A graduate of the Institut des Sciences et Technologie at the Ecole polytechnique universitaire Pierre et Marie Curie, Michel Rauche began his career as a Design Engineer at Syseca, subsequently moving on to become a Project Director at Télésystèmes, a post he left to take over as Director of the Networks and Systems subsidiary of Excel Engineering. In 1992, he joined Bull’s Engineering subsidiary and took over as Director of the Messaging and Exchange Systems group. He then moved to Bull Group head office to become Director of the Intranet Business Unit. He is currently responsible for pre-sales operations in the Bull France Sales Division, as well as overseeing the commercial development of Bull’s ILM (Information Lifecycle Management) offering.
From on-line form filling to digital archiving, the transformation of physical business processes into paperless exchanges is an increasing wide-ranging field. Bull works on a very broad spectrum of these kinds of projects, for public and private sector customers alike, which we tend to define under the broad term of ‘dematerialization’: effectively, the act of transforming physical document flows, and everything that is done to them during their lifecycle, into purely digital processes.
This process relies on IT applications at every stage: in the acquisition and creation of information, its management, exchange and distribution, preservation and restitution. Over the whole information lifecycle, a wide range of tools are often linked to the concept of dematerialization including optical character recognition (OCR), electronic document management, workflow management, portals, search engines, archiving systems… However, implemented individually, none of these is capable of delivering all the benefits that you might expect from a full-scale dematerialization project. In effect, any point where the processing of an electronic document is interrupted – where it ends up having to be printed out or re-input – can have a very significant impact on the benefits that would otherwise be achieved. Which is why the biggest challenge in any dematerialization project is to tackle the issue holistically, to harmoniously and effectively integrate all the various stages of the information lifecycle: a concept usually known as Information Lifecycle Management (ILM).
A huge variety of benefits can come from dematerialization, many of them quite significant. There are noticeable cost benefits too: processing a paper invoice costs between €12 and €15, while an electronic one is less than €2. And businesses today spend an average of 10% of their turnover on managing paper documents, which are copied 19 times on average and typically one in 20 of them is lost. As well as the considerable savings and environmental benefits involved when less paper is used (the cost of printing, storage space, handling…), exchanges become more fluid, information is easier to find very quickly, the quality, integrity and durability of data are preserved… all benefits that combine to improve an organization’s efficiency. Customers get faster and more reliable responses. Users waste less time looking for information or manipulating it, so they can concentrate on tasks that add much more value to their business. And from operational control to product innovation or risk management, the whole organization can make better use of its information assets. This combination of advantages makes ILM especially attractive and it is no coincidence that it is the fastest growing aspect of computing today and that, in France dematerialization is explicitly highlighted as one of the challenges for the State public policy revision program (the RGPP or Révision Générale des Politiques Publiques) and the Digital France 2012 plan.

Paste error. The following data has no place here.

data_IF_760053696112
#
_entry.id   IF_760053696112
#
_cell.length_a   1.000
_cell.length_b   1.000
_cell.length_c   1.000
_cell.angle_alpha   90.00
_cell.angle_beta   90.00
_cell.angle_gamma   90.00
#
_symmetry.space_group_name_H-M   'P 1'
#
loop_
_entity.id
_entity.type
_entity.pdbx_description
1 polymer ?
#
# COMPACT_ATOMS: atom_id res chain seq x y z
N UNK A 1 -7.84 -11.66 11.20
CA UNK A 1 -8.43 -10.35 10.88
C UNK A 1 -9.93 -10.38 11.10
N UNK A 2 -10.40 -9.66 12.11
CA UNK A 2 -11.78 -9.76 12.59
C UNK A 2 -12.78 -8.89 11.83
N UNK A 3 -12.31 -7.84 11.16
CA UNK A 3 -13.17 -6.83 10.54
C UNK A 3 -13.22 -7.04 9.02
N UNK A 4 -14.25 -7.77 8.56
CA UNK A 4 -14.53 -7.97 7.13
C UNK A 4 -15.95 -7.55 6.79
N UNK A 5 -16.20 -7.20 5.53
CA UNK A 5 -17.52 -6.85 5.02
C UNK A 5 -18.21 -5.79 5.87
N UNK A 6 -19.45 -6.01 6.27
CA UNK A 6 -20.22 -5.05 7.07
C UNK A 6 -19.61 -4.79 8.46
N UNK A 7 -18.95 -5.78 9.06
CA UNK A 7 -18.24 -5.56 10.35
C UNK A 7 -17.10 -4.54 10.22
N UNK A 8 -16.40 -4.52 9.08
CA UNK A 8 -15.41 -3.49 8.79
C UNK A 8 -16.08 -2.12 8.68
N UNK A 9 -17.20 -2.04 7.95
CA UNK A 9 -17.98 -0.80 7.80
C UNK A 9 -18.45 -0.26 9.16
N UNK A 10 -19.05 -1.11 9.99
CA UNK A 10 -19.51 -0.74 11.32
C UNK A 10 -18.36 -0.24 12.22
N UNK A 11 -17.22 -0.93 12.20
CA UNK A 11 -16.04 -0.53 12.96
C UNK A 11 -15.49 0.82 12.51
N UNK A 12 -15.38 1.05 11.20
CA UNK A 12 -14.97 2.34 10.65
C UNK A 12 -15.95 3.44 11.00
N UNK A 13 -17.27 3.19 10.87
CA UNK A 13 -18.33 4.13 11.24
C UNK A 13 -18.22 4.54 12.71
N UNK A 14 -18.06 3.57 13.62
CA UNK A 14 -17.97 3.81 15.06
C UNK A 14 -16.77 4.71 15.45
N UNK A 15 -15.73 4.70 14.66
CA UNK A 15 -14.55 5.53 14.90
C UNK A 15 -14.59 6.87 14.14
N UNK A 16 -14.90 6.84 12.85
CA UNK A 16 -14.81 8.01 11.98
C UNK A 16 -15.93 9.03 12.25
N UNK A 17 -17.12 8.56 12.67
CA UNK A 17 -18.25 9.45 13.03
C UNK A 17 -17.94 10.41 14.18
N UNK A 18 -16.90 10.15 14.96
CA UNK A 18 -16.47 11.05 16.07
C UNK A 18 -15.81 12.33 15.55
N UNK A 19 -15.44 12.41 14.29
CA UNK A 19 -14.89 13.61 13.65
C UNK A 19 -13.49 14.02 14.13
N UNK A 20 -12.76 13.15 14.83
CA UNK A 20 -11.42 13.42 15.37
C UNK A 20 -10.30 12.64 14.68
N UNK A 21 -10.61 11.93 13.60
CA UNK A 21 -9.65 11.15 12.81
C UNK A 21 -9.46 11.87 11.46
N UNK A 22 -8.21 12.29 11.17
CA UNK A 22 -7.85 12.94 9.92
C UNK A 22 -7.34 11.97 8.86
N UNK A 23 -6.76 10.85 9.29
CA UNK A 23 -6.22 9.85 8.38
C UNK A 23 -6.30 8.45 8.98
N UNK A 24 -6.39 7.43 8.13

Bull has been supporting both public and private sector organizations in their approaches to dematerialization, as a systems integrator and software publisher, for over two decades. Combined with the rich wealth of technical and business know-how within the Group, this experience means Bull is in an excellent position to offer a global approach that effectively tackles the challenges and specific demands of dematerialization. In particular, during the course of its work in this area, Bull has identified the key success factors for ILM projects.
A corporate project
The sheer scale of the potential benefits, the extent of the changes it involves and the diversity of the business areas and employees who will ultimately be affected mean that ILM/dematerialization projects should ideally be driven from the highest level in the organization. In particular, visible support from senior management is essential to understand the cultural aspects of these initiatives, which can sometimes elicit strong resistance. Dematerialization often affects the most mundane of tasks and deeply rooted habits. It not only introduces concepts of efficiency, but also opportunities that require explanation and transparency. And if users do not feel a sense of ownership for the new tools, if they still print out electronic records in an effort to replicate their paper filing system, then not only the benefits but also the whole credibility of the approach will be called into question. Which is why Bull insists on the importance of change management and supports organizations throughout this whole process, starting as early as possible with awareness-building, communication, training, documentation, support… Capitalizing on its specific expertise in trend-spotting and business intelligence, Bull can also help extend ILM projects, to develop more efficient research practices and better ways of utilizing information that is already available.